: Kindly ignore my previous posting on this subject. I haven't
: supplied full info there.
: I have following computing problem:
: There are four integers a1,a2,b1,b2 with large values
: such that a1 >= a2 and b1 >= b2.
: I have to determine the relation between their products.
: Namely whether
: a1.a2 > b1.b2
: without actually carrying out the multiplication of a1,a2 and b1,b2.
: The multiplication gives integer overflow because of large
: values of variables.
: Is there any way of doing this?
: (The problem arises in the case: a1 > b1 and a2 < b2 or vice-versa)
If you're evading multiplication in order to be "more efficient," you're
sunk. You have to multiply to find the products, so you can compare them.
If you knew something more about a1,a2,b1,b2, and had some very specific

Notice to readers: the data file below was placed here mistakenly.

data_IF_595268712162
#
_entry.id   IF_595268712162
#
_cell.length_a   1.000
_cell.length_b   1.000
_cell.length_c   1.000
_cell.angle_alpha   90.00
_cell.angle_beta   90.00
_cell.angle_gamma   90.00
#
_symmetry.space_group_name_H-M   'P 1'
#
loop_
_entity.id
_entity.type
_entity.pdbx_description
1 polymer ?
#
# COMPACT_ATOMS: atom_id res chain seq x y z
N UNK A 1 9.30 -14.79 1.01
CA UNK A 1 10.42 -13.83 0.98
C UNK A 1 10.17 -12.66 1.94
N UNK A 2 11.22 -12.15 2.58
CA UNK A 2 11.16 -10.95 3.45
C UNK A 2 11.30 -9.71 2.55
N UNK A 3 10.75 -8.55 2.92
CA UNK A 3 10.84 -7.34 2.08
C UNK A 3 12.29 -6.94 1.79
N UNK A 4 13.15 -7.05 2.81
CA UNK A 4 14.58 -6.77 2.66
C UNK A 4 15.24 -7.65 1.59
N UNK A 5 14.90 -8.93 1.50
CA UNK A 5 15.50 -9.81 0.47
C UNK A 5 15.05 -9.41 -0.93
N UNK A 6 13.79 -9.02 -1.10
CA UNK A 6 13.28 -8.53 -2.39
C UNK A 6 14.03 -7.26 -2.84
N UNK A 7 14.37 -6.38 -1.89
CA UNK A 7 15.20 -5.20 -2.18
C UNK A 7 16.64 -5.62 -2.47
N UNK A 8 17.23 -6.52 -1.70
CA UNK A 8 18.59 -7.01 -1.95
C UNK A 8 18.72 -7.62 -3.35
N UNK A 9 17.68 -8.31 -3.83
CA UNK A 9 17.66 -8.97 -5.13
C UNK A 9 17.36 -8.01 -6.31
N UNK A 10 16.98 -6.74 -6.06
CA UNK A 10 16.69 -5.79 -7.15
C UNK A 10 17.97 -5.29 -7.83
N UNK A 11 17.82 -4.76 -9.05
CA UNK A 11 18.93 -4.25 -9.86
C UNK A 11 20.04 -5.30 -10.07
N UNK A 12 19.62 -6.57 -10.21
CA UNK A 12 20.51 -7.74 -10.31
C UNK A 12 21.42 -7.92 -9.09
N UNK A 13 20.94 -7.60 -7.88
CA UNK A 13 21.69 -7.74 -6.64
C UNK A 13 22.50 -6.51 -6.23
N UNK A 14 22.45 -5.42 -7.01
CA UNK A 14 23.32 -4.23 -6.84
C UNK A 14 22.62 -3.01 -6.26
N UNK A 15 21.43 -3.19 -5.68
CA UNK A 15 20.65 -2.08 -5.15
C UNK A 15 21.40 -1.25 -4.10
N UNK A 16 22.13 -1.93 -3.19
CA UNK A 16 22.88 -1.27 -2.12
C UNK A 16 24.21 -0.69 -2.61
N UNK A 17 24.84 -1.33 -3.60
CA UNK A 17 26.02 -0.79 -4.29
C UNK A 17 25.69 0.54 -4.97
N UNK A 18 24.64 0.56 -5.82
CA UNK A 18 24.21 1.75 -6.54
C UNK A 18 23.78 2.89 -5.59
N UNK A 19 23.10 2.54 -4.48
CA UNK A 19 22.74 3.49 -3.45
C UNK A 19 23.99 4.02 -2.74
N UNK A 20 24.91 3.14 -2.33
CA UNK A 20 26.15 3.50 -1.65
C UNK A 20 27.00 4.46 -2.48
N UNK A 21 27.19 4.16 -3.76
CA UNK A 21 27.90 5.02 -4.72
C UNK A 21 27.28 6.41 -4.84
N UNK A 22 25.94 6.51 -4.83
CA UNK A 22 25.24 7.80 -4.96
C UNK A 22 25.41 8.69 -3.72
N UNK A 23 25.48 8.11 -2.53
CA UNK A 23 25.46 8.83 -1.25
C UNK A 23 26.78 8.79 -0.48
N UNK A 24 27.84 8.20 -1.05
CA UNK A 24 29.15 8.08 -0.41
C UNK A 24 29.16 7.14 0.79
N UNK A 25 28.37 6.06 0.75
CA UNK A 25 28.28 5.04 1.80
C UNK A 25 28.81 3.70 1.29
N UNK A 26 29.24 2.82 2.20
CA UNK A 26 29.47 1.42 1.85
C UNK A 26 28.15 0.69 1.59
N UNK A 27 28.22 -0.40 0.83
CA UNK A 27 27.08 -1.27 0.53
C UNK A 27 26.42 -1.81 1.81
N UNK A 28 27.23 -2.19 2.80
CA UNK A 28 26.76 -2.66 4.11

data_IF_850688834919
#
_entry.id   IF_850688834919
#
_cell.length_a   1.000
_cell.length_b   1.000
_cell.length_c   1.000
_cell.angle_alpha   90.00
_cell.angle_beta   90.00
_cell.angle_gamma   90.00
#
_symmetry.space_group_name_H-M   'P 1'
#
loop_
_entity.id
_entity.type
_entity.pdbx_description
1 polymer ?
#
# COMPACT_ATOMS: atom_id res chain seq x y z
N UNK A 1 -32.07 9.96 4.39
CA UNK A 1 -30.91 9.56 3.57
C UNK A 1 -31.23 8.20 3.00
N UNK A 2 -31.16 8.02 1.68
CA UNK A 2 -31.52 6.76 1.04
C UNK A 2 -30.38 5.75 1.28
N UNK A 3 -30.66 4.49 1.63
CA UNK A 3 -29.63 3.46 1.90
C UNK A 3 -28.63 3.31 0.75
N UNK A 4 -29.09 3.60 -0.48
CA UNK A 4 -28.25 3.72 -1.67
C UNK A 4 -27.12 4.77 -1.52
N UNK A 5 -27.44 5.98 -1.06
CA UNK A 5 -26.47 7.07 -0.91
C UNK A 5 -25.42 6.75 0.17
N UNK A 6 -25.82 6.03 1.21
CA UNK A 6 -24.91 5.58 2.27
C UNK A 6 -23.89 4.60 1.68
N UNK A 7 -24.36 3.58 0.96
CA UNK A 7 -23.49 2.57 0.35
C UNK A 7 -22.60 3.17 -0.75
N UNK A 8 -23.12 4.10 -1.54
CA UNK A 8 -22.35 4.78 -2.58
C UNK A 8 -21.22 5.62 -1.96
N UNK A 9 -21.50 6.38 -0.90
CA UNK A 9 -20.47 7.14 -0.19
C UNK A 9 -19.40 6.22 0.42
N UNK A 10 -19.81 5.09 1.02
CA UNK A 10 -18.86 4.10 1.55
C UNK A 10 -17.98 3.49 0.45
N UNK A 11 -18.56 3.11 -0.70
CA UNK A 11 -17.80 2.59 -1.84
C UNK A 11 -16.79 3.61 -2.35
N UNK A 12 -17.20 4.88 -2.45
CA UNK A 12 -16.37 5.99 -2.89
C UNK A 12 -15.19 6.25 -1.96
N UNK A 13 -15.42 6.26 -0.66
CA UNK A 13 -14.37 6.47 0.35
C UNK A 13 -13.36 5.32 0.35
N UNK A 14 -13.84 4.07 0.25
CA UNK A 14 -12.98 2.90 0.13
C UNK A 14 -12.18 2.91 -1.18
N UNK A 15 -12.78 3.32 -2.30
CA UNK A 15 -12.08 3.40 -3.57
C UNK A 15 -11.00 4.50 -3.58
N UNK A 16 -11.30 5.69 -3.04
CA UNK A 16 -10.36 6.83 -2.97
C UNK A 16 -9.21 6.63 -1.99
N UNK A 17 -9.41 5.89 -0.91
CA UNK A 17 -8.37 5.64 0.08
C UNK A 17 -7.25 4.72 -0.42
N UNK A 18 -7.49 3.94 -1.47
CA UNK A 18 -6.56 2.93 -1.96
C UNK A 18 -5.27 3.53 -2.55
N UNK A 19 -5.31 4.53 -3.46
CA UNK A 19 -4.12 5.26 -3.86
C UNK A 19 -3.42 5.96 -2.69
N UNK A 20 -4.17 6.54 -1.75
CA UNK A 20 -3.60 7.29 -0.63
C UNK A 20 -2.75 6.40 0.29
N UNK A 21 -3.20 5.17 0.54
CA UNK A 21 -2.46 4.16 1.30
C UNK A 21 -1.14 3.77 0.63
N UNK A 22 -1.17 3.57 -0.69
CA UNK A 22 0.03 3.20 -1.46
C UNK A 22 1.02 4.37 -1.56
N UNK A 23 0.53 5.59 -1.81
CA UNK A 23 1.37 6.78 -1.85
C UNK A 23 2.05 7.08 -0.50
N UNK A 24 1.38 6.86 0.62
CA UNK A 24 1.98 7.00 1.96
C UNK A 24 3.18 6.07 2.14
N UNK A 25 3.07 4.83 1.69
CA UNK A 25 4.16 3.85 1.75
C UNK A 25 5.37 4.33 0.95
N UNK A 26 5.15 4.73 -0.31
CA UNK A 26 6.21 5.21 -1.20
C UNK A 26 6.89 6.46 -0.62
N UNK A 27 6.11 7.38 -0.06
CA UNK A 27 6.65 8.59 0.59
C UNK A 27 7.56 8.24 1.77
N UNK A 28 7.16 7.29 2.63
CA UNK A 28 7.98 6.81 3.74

case to deal with, then maybe you could get around this. But if your
inputs can be of any value, you have to multiply.
If you're evading multiplication solely because it gives you an overflow,
and you simply need more precision, then there are ways to implement
greater precision. Let's say you have 32-bit ints on your system, you
could split them into 16-bit hi and low words, then do a lot of juggling,
and end up with a library to do 64-bit ints. Basically, you'd have to
implement your own "more precise integer" library, or use someone else's.
Such a library is not going to be as fast as what you're hardware is
capable of. You've got a lot of extra code and special cases. At some
point, it might be as fast or faster to simply change your ints into floats,
do the comparisons that way, then convert back to ints. How good an approach
this is depends on (1) how fast your floats are, relative to your ints, and
(2) how expensive it is to convert from ints to floats, and floats to ints.
On an i486 for example, an int add costs 1 cycle, a float add costs 10 cycles,
and converting a float to an int costs 33.4 cycles. Not pretty.
Brandon Van Every "No more LaunchPAD .Sigs! HA HA HA HA HA HA!!!"